Kitchen staff prepare paella at La Pepica restaurant in Valencia, Spain. The restaurant has stopped serving dinner due to a lack of customers, but is still open for lunch.
The city of Valencia, located on Spain’s east coast, is a popular tourist destination known for its paella, the traditional rice dish that hails from this region. For tourists and locals alike, La Pepica is the go-to paella restaurant in town. Many famous guests, such as Ernest Hemingway or Orson Welles, have eaten its specialty dish on its seaside terrace since it first opened in 1898.
The usually bustling eatery has grown much quieter recently. The restaurant can accommodate up to 300 guests, but it gets just 50 customers on an average weekday nowadays, manager Gustavo Sierra said.
As the Spanish government is once again forced to adopt strict measures to contain a rising number of coronavirus cases, restaurants, bars and cafes in the country are being hit particularly hard.
The sector has recorded substantial declines since businesses had to close in March because of the pandemic. For the January-August period this year, turnover in real terms fell 43% compared with the same period a year earlier, according to data from Spain’s statistics office, INE. The largest monthly year-over-year decrease was recorded in April, when turnover fell 94%.
Since then, business has been gradually improving. In August, turnover in restaurants and bars was 29% lower on the year, according to INE. But now, fresh restrictions to contain the second wave of the pandemic have dashed hopes of a recovery in Spain’s hard-hit services sector.
Social gatherings of more than six people are banned. Reduced opening hours and occupancy restrictions have been imposed on bars and restaurants. Since last Saturday, there has been a nighttime curfew.
The city of Madrid and nine surrounding towns have been under a partial lockdown for the last month. This means that some of the measures that now apply across Spain have been weighing on Madrid’s bars and restaurants for weeks already.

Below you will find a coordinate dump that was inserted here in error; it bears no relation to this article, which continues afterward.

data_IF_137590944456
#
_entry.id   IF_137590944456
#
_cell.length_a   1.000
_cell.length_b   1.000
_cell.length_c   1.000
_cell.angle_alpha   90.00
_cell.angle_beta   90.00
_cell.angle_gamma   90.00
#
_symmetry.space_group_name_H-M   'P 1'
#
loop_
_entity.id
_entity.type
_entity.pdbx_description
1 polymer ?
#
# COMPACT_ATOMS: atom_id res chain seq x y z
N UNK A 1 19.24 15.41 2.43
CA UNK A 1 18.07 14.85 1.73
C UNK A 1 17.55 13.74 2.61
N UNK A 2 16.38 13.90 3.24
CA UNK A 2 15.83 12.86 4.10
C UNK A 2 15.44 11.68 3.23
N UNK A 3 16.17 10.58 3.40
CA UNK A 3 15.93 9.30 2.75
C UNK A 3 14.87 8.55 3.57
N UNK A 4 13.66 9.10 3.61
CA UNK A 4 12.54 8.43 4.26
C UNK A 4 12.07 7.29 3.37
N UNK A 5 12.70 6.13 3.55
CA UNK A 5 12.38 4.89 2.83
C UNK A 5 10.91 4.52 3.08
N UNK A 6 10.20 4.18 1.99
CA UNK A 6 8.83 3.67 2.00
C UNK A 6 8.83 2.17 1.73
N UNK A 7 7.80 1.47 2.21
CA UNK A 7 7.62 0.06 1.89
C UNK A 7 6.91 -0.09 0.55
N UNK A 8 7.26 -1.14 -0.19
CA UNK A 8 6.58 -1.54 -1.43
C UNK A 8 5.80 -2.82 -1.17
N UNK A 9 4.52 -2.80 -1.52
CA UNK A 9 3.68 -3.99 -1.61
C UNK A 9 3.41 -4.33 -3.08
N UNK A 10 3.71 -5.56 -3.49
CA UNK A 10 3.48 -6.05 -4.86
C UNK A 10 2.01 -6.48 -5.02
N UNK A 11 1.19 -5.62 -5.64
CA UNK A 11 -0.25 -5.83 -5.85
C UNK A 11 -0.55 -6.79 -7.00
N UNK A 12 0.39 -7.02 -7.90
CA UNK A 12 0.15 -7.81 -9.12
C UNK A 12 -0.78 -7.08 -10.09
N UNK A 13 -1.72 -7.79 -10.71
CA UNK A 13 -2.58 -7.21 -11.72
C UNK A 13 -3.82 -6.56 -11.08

The latest survey across business owners in Madrid’s bar and restaurant sector reflects their pessimism. A fifth of those surveyed in October fear they will have to close their business, as their revenue has dropped by 80%. Nearly half of respondents consider their situation “very bad,” and say their revenue has halved.
“We are opening our businesses every day but we can barely cover our costs,” said Juan José Blardony, director of Madrid’s hospitality association, which conducted the business survey.
Spain has the highest number of bars and restaurants per capita in the world. There is a total of 275,000 establishments in the country—one for every 175 residents, according to the Spanish statistics office. Last year, Spain’s bar and restaurant sector represented 6.2% of gross domestic product and accounted for 1.7 million jobs, according to INE data.
“The latest restrictions announced by the government are a blow to the economic outlook in the short-term, and again the impact will fall disproportionately in some of the hardest-hit sectors by the crisis, such as restaurants and hospitality,” said Angel Talavera, head of Europe economics at Oxford Economics.
The economist now sees Spain’s recovery backsliding a little in the fourth quarter, with GDP suffering a small loss compared with the previous quarter.
The International Monetary Fund expects the Spanish’s economy to contract by 12.8% this year, which would make it the worst hit among advanced economies.
This is mostly due to the fact that Spain has some of the worst numbers in terms of Covid-19 infections in Europe. But there are also other structural factors at play, such as the large relative size of the tourism sector and more generally of activities that require physical presence, such as food services and hospitality, Mr. Talavera said.
Even before the latest set of restrictions was implemented, Spain’s bar and restaurant sector was already struggling due to the lack of visitors. Earlier this year, there were hopes that Spain’s all-important tourism sector would rebound over the summer, but a surge in new coronavirus cases in Spain in July put a sudden stop to its recovery. In July and August, international tourists visiting Spain spent 4.9 billion euros, equivalent to $5.78 billion, down 80% from EUR24 billion during the same period in 2019, according to INE.
After a disastrous summer in terms of tourist arrivals, local restrictions began to be imposed in the most affected areas in Spain at the end of September, pushing many businesses in the sector to the brink of survival.
International visitors used to make up 60% of La Pepica’s clientele, but there are few of them in Valencia now. Reservations have fallen by 90%. The paella restaurant’s owners have suspended the dinner service and only serve lunch.
“In more than 120 years of history, there have been many crises,” said Mr. Sierra, who has worked at La Pepica for 25 years. “But we had never seen something like this before.”
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